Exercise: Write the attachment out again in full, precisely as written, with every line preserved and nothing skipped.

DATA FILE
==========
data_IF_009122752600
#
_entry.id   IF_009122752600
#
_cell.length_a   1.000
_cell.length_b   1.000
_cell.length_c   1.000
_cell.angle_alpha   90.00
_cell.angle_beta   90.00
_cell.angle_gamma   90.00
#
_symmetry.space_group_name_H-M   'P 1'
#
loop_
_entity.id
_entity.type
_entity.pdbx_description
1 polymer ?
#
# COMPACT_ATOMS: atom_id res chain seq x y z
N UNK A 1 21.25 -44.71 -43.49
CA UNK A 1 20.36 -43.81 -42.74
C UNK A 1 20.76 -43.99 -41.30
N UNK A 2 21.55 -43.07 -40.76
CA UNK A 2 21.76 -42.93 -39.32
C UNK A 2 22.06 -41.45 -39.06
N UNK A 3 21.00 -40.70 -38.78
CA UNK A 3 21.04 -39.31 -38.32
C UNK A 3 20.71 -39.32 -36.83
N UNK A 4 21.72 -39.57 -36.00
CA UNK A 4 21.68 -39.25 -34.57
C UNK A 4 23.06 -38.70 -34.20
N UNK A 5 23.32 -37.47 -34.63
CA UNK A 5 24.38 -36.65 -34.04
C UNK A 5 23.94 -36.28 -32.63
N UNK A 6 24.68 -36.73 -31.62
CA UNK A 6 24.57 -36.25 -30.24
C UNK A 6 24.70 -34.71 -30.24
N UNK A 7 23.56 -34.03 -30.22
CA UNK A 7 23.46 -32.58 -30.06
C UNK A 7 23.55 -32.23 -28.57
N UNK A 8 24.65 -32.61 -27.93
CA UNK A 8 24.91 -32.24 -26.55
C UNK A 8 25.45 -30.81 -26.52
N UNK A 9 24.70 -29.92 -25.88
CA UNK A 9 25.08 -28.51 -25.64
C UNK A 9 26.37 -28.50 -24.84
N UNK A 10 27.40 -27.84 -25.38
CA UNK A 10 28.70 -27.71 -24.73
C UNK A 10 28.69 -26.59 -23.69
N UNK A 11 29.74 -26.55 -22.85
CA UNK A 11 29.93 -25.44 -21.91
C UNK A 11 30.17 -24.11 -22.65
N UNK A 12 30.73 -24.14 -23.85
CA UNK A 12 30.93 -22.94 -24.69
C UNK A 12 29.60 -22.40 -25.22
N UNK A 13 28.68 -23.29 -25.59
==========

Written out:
data_IF_009122752600
#
_entry.id   IF_009122752600
#
_cell.length_a   1.000
_cell.length_b   1.000
_cell.length_c   1.000
_cell.angle_alpha   90.00
_cell.angle_beta   90.00
_cell.angle_gamma   90.00
#
_symmetry.space_group_name_H-M   'P 1'
#
loop_
_entity.id
_entity.type
_entity.pdbx_description
1 polymer ?
#
# COMPACT_ATOMS: atom_id res chain seq x y z
N UNK A 1 21.25 -44.71 -43.49
CA UNK A 1 20.36 -43.81 -42.74
C UNK A 1 20.76 -43.99 -41.30
N UNK A 2 21.55 -43.07 -40.76
CA UNK A 2 21.76 -42.93 -39.32
C UNK A 2 22.06 -41.45 -39.06
N UNK A 3 21.00 -40.70 -38.78
CA UNK A 3 21.04 -39.31 -38.32
C UNK A 3 20.71 -39.32 -36.83
N UNK A 4 21.72 -39.57 -36.00
CA UNK A 4 21.68 -39.25 -34.57
C UNK A 4 23.06 -38.70 -34.20
N UNK A 5 23.32 -37.47 -34.63
CA UNK A 5 24.38 -36.65 -34.04
C UNK A 5 23.94 -36.28 -32.63
N UNK A 6 24.68 -36.73 -31.62
CA UNK A 6 24.57 -36.25 -30.24
C UNK A 6 24.70 -34.71 -30.24
N UNK A 7 23.56 -34.03 -30.22
CA UNK A 7 23.46 -32.58 -30.06
C UNK A 7 23.55 -32.23 -28.57
N UNK A 8 24.65 -32.61 -27.93
CA UNK A 8 24.91 -32.24 -26.55
C UNK A 8 25.45 -30.81 -26.52
N UNK A 9 24.70 -29.92 -25.88
CA UNK A 9 25.08 -28.51 -25.64
C UNK A 9 26.37 -28.50 -24.84
N UNK A 10 27.40 -27.84 -25.38
CA UNK A 10 28.70 -27.71 -24.73
C UNK A 10 28.69 -26.59 -23.69
N UNK A 11 29.74 -26.55 -22.85
CA UNK A 11 29.93 -25.44 -21.91
C UNK A 11 30.17 -24.11 -22.65
N UNK A 12 30.73 -24.14 -23.85
CA UNK A 12 30.93 -22.94 -24.69
C UNK A 12 29.60 -22.40 -25.22
N UNK A 13 28.68 -23.29 -25.59